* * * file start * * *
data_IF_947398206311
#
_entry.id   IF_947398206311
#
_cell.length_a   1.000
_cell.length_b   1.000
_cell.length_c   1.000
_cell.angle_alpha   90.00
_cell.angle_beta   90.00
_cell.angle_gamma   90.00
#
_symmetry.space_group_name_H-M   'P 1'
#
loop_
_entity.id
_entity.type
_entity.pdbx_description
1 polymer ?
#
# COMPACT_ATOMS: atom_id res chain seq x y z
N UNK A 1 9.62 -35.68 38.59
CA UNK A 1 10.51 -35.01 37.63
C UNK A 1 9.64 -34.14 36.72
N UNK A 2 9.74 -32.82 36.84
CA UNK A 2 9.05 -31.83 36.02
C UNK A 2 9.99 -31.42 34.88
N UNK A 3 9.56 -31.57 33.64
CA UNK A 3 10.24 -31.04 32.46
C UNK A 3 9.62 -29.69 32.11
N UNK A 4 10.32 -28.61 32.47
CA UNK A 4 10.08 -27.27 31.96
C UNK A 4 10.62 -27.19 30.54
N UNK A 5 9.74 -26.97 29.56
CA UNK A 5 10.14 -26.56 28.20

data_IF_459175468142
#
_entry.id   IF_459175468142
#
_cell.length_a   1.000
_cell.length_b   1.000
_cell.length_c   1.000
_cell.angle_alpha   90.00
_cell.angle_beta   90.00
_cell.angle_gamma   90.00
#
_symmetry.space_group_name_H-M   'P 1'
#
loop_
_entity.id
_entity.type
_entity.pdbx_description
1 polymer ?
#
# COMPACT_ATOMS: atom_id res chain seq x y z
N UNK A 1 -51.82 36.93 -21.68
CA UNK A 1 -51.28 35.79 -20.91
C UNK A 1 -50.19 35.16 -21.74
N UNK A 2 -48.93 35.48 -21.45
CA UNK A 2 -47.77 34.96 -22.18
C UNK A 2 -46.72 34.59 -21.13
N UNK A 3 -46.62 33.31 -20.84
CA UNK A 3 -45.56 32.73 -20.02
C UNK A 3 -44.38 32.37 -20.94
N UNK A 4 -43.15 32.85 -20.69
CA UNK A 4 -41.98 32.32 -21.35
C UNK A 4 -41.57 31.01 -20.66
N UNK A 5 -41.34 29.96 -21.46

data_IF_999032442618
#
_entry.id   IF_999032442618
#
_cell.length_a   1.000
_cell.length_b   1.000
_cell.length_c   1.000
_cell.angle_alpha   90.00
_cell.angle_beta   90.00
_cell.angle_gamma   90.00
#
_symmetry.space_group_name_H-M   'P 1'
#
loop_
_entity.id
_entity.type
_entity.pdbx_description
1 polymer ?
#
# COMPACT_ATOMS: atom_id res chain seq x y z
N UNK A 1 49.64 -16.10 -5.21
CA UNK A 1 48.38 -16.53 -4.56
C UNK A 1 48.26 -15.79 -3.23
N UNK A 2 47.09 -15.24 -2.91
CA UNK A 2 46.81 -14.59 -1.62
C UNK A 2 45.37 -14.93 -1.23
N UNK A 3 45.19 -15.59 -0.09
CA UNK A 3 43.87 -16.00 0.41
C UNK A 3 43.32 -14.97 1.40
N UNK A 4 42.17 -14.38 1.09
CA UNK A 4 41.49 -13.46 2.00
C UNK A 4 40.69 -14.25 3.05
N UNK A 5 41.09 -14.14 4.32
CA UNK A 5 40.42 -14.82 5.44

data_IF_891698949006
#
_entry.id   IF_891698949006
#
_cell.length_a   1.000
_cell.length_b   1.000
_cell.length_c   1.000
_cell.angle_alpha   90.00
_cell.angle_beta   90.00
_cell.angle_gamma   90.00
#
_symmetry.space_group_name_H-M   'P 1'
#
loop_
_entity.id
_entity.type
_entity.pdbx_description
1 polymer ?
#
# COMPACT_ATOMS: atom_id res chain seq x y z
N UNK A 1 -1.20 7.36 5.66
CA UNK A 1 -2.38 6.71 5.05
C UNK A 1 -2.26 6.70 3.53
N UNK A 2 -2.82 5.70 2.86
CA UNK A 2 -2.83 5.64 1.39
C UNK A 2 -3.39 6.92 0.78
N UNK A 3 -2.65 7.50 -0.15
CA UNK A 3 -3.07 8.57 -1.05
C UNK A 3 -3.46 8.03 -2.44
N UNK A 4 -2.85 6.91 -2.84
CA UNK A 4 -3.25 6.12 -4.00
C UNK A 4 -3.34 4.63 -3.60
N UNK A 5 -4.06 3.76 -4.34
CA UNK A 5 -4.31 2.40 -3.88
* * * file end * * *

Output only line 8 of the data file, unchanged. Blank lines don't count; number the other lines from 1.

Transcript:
_cell.angle_alpha   90.00